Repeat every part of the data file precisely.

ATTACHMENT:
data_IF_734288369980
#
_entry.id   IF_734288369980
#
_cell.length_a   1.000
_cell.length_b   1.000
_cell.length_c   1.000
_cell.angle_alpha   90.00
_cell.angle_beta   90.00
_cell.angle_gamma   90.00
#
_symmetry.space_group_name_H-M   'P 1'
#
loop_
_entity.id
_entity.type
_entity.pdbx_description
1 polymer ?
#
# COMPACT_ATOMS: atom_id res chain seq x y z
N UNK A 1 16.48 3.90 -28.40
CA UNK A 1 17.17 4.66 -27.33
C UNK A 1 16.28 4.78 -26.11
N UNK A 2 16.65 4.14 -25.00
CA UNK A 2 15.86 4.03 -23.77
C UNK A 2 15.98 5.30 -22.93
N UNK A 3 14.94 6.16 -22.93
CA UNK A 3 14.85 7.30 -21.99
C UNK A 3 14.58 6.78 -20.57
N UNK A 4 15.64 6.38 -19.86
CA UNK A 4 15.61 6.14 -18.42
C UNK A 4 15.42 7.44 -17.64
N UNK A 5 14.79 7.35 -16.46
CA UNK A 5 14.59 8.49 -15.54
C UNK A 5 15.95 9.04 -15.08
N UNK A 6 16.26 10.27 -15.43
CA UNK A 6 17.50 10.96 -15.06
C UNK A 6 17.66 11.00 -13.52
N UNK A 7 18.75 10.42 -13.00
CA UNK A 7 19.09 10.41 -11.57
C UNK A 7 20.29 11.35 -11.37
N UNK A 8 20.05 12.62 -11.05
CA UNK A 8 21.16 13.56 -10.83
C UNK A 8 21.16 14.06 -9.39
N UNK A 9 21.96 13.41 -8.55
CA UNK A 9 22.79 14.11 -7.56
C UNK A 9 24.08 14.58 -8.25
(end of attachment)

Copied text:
data_IF_734288369980
#
_entry.id   IF_734288369980
#
_cell.length_a   1.000
_cell.length_b   1.000
_cell.length_c   1.000
_cell.angle_alpha   90.00
_cell.angle_beta   90.00
_cell.angle_gamma   90.00
#
_symmetry.space_group_name_H-M   'P 1'
#
loop_
_entity.id
_entity.type
_entity.pdbx_description
1 polymer ?
#
# COMPACT_ATOMS: atom_id res chain seq x y z
N UNK A 1 16.48 3.90 -28.40
CA UNK A 1 17.17 4.66 -27.33
C UNK A 1 16.28 4.78 -26.11
N UNK A 2 16.65 4.14 -25.00
CA UNK A 2 15.86 4.03 -23.77
C UNK A 2 15.98 5.30 -22.93
N UNK A 3 14.94 6.16 -22.93
CA UNK A 3 14.85 7.30 -21.99
C UNK A 3 14.58 6.78 -20.57
N UNK A 4 15.64 6.38 -19.86
CA UNK A 4 15.61 6.14 -18.42
C UNK A 4 15.42 7.44 -17.64
N UNK A 5 14.79 7.35 -16.46
CA UNK A 5 14.59 8.49 -15.54
C UNK A 5 15.95 9.04 -15.08
N UNK A 6 16.26 10.27 -15.43
CA UNK A 6 17.50 10.96 -15.06
C UNK A 6 17.66 11.00 -13.52
N UNK A 7 18.75 10.42 -13.00
CA UNK A 7 19.09 10.41 -11.57
C UNK A 7 20.29 11.35 -11.37
N UNK A 8 20.05 12.62 -11.05
CA UNK A 8 21.16 13.56 -10.83
C UNK A 8 21.16 14.06 -9.39
N UNK A 9 21.96 13.41 -8.55
CA UNK A 9 22.79 14.11 -7.56
C UNK A 9 24.08 14.58 -8.25